DIN Standards

Principles of standards work

The principles of standards work at DIN are as follows:

Voluntary natureParticipation in standards work and the use of standards (in most cases) are both voluntary.
OpennessAll standards proposals and draft standards are made public for comments before the final version is published. Those having comments or objections are asked to join in the negotiations, and every objection is to be discussed with the person making it.
Broad participationDIN Standards are developed in Working Committees by external experts representing all stakeholders. Anyone can participate in this process. Arbitration procedures secure the rights of minority interests.
ConsensusThe principles of standards work at DIN ensure fair procedures for all interested parties, the core aspect of which is guaranteeing a balanced consideration of all interests during the consensus-building process. The content of standards is thus laid down on the basis of mutual understanding and general agreement.
Uniformity and consistencyThe collection of DIN Standards covers all technical disciplines. The rules of procedure in standards work ensure the uniformity and consistency of these standards.
Technical relevanceDIN Standards mirror reality. By definition, a technical standard must take general well-being into consideration and reflects not only what is technically possible, but also what is generally acceptable.
State of the artStandardization takes account of current scientific knowledge and ensures the rapid implementation of new findings. DIN Standards document the current state of the art.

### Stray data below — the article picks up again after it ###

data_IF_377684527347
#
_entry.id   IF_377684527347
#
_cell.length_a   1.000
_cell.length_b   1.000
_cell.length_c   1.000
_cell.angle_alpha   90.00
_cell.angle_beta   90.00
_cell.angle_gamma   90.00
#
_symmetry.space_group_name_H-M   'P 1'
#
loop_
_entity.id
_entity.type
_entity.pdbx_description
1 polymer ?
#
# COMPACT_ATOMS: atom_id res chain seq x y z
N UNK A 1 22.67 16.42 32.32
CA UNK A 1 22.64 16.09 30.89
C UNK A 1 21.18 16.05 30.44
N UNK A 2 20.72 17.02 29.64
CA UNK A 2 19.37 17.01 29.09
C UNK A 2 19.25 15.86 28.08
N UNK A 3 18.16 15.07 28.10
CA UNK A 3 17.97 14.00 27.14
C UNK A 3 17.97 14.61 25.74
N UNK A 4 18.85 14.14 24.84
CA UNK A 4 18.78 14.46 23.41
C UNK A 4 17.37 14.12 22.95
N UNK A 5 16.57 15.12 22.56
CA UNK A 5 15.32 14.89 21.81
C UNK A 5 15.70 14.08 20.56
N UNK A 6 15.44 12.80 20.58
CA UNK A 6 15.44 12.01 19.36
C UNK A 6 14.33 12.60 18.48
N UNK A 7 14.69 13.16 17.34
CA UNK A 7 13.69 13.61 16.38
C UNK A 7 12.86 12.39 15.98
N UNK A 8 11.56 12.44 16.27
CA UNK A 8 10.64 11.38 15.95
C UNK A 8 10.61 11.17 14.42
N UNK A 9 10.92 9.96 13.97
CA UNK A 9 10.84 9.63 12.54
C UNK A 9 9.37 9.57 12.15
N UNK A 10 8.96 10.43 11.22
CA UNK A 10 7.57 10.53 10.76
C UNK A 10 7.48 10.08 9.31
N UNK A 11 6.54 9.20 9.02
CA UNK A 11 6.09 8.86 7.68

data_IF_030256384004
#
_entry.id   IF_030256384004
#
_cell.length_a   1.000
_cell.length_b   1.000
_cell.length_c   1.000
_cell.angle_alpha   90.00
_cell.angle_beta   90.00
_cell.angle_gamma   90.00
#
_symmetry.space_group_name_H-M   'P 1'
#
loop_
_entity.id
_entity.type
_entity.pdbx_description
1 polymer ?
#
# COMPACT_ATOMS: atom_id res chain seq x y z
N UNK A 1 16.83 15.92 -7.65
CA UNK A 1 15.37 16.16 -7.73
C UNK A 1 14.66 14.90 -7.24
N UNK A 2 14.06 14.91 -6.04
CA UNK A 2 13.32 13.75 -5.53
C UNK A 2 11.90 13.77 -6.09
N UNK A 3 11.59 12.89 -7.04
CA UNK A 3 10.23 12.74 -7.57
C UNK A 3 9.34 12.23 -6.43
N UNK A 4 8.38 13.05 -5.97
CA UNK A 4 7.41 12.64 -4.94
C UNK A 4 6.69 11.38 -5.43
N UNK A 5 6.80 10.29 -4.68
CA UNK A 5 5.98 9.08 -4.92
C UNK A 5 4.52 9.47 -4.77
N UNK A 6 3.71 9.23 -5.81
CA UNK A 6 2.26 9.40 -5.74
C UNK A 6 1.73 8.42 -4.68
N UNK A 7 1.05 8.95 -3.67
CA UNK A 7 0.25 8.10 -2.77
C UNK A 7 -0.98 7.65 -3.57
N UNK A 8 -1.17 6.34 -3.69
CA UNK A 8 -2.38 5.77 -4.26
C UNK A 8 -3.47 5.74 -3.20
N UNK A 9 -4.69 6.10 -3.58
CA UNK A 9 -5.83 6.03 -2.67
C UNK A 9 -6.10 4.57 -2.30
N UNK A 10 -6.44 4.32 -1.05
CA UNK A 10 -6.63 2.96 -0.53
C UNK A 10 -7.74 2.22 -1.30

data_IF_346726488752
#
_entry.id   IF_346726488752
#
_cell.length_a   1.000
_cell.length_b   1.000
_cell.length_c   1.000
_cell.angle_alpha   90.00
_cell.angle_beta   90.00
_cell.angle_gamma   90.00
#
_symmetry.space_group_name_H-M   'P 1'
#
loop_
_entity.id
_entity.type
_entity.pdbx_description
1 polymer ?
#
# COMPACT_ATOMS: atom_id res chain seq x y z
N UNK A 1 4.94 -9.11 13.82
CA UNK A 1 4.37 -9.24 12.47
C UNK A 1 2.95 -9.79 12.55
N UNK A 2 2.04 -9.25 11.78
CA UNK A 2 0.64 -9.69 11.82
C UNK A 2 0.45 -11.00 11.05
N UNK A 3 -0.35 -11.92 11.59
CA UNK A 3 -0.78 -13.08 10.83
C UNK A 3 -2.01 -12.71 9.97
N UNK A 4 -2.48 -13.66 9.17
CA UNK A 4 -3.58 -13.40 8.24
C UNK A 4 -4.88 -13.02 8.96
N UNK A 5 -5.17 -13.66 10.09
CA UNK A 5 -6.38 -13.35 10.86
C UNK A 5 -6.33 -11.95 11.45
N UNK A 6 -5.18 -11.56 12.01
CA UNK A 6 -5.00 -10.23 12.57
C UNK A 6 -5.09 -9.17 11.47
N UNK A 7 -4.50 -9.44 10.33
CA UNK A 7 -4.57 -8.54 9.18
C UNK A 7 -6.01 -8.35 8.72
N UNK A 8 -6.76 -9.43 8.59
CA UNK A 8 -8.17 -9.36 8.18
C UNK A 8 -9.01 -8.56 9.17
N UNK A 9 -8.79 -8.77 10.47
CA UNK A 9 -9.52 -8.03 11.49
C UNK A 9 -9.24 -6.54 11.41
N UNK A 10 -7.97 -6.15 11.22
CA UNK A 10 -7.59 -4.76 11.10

Market relevanceA standard is developed only where it is absolutely necessary, because standardization is not an end in itself.
Beneficial for societyDIN Standards always take the needs of society as a whole into consideration. The benefits to the general public take priority over the benefits of individuals.
International relevanceStandards work at DIN helps eliminate technical barriers to free global trade and within the European Single Market. This requires international and European Standards.
Compliance with anti-trust legislationDIN's Statutes and rules of procedure ensure that our work is in full compliance with all relevant anti-trust laws.
High acceptanceBecause all stakeholders are involved in their development, and because they are developed in consensus, DIN Standards are not only accepted by industry and the state, but by consumers as well.
Democratic legitimationThe consensus process with its public commenting, mediation and arbitration procedures lends a democratic legitimation to DIN's work results that is highly valued by users, especially in terms of consumer protection, environmental protection and occupational health and safety.

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